Multi-species mechanistic model of functional response provides new insights into predator-mediated interactions in a vertebrate community [article]

Andréanne Beardsell, Dominique Gravel, Jeanne Clermont, Dominique Berteaux, Gilles Gauthier, Joël Bêty
2021 bioRxiv   pre-print
Prey handling processes are considered a key driver of short-term positive indirect effects between prey sharing the same predator. However, a growing body of research indicates that predators are rarely limited by such processes in the wild. Density-dependent changes in predator foraging behavior can also generate positive indirect effects but they are rarely included as explicit functions of prey densities in functional response models. With the aim of untangling proximate drivers of species
more » ... nteractions in natural communities and improve our ability to quantify interaction strength, we extended the Holling multi-species model by including density-dependent changes in predator foraging behavior. Our model, based on species traits and behavior, was inspired by the vertebrate community of the arctic tundra, where the main predator (the arctic fox) is an active forager feeding primarily on cyclic small rodent (lemming) populations and eggs of various tundra-nesting bird species. Short-term positive indirect effects of lemmings on birds have been documented over the circumpolar Arctic but the underlying proximate mechanisms remain poorly known. We used a unique data set, containing high-frequency GPS tracking, accelerometer, behavioral, and experimental data to parameterize the multi-species model, and a 15-year time series of prey densities and bird nesting success to evaluate interaction strength between species. Our results showed that: (i) prey handling processes play a minor role in our system and (ii) density-dependent changes in predator foraging behavior can be the proximate drivers of a predominant predator-mediated interaction observed in the arctic tundra. Mechanisms outlined in our study have been little studied and may play a significant role in natural systems. We hope that our study will provide a useful starting point to build mechanistic models of predation, and we think that our approach could conceivably be applied to a broad range of food webs.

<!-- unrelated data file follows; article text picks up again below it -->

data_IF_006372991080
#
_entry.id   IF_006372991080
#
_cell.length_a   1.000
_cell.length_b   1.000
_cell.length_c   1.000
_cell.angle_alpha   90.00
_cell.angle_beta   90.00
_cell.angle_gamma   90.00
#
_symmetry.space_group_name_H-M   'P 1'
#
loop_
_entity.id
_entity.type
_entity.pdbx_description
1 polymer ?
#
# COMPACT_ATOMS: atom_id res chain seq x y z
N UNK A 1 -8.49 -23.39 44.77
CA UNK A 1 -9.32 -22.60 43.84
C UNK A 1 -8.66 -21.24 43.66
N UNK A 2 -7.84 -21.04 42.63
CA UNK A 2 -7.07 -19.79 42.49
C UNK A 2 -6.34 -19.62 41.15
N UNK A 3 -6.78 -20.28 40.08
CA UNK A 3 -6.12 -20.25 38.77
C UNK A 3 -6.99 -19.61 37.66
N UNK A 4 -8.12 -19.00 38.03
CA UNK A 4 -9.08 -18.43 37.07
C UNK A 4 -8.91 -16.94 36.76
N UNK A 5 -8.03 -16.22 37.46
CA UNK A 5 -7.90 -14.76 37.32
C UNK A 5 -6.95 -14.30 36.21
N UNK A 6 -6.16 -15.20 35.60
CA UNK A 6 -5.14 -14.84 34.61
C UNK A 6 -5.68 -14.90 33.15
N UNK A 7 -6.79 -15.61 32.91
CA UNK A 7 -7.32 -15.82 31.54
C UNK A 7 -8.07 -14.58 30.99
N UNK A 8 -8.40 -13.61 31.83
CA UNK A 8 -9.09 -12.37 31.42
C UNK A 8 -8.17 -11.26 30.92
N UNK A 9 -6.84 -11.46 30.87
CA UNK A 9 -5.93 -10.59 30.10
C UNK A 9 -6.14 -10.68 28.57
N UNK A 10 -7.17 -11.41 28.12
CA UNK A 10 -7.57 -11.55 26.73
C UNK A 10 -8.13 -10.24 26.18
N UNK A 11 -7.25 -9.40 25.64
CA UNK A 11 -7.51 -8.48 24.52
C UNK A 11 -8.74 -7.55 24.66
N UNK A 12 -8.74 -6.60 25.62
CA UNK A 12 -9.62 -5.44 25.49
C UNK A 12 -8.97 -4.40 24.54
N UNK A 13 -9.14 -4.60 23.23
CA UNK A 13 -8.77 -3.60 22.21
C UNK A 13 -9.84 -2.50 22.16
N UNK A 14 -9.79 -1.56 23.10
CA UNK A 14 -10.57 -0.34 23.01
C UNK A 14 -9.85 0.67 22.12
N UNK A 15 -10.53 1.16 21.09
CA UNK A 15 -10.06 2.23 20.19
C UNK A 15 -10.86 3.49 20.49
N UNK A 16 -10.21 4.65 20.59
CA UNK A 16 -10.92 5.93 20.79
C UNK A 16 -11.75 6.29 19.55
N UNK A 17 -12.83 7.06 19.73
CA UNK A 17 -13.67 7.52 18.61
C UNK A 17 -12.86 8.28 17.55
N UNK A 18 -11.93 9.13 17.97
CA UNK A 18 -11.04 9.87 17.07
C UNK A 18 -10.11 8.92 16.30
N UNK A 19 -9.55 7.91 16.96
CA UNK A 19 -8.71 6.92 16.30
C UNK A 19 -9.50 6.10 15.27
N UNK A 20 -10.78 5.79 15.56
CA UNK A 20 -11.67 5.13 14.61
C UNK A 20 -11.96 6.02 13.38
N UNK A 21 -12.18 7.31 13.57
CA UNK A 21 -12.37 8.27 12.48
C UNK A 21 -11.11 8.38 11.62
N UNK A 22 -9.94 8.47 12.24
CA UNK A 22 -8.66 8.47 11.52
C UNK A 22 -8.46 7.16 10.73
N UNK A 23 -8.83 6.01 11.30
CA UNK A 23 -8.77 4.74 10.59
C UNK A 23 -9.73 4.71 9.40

doi:10.1101/2021.10.22.464289 fatcat:ejxcu255nzblfngvpgjurfpcqy